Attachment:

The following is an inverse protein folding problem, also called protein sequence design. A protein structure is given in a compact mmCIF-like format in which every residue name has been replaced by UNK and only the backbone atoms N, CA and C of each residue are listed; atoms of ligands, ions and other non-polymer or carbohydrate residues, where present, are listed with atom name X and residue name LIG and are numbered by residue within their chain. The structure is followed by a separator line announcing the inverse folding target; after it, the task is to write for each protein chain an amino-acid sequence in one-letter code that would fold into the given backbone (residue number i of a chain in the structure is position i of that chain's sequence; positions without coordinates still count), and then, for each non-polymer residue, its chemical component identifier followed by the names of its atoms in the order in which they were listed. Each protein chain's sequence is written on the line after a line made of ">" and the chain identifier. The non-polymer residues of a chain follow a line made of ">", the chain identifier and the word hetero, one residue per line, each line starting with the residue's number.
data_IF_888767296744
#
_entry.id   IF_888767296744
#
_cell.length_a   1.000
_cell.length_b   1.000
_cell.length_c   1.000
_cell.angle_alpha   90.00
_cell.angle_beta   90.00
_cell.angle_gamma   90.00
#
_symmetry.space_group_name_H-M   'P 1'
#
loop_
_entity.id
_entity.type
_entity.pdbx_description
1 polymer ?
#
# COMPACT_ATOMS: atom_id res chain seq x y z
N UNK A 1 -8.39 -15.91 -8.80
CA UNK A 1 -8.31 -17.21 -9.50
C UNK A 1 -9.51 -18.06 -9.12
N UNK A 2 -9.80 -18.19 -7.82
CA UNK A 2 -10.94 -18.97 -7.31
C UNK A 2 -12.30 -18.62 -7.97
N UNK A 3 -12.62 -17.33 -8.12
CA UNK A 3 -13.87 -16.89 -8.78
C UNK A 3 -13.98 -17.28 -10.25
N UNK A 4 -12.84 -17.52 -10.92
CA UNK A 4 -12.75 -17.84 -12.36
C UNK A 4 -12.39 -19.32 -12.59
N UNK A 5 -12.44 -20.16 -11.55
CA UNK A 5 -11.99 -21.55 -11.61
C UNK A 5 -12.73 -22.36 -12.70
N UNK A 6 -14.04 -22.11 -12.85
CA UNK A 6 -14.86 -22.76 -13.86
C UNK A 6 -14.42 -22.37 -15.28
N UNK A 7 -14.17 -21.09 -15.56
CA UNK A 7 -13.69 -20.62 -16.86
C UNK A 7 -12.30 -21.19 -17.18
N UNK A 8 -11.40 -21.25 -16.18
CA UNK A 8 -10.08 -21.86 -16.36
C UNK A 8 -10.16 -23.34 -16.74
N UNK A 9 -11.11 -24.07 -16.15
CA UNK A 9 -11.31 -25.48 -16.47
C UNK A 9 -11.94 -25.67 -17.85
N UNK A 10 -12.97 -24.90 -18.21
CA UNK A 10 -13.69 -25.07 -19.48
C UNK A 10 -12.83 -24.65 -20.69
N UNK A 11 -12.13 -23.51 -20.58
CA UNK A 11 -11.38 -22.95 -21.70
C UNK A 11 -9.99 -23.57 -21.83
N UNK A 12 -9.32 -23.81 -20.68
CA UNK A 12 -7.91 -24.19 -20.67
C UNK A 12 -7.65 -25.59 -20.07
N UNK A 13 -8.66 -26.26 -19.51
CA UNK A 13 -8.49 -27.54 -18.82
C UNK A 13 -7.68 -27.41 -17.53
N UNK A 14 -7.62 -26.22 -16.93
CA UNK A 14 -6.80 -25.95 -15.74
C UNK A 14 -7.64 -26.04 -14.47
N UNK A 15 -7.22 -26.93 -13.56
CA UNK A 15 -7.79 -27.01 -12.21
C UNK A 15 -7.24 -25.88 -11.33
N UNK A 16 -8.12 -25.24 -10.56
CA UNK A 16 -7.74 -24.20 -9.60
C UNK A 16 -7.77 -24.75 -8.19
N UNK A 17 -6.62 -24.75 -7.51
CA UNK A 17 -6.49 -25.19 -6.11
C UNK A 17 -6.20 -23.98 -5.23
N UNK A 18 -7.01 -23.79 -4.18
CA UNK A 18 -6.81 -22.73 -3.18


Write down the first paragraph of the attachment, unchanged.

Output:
The following is an inverse protein folding problem, also called protein sequence design. A protein structure is given in a compact mmCIF-like format in which every residue name has been replaced by UNK and only the backbone atoms N, CA and C of each residue are listed; atoms of ligands, ions and other non-polymer or carbohydrate residues, where present, are listed with atom name X and residue name LIG and are numbered by residue within their chain. The structure is followed by a separator line announcing the inverse folding target; after it, the task is to write for each protein chain an amino-acid sequence in one-letter code that would fold into the given backbone (residue number i of a chain in the structure is position i of that chain's sequence; positions without coordinates still count), and then, for each non-polymer residue, its chemical component identifier followed by the names of its atoms in the order in which they were listed. Each protein chain's sequence is written on the line after a line made of ">" and the chain identifier. The non-polymer residues of a chain follow a line made of ">", the chain identifier and the word hetero, one residue per line, each line starting with the residue's number.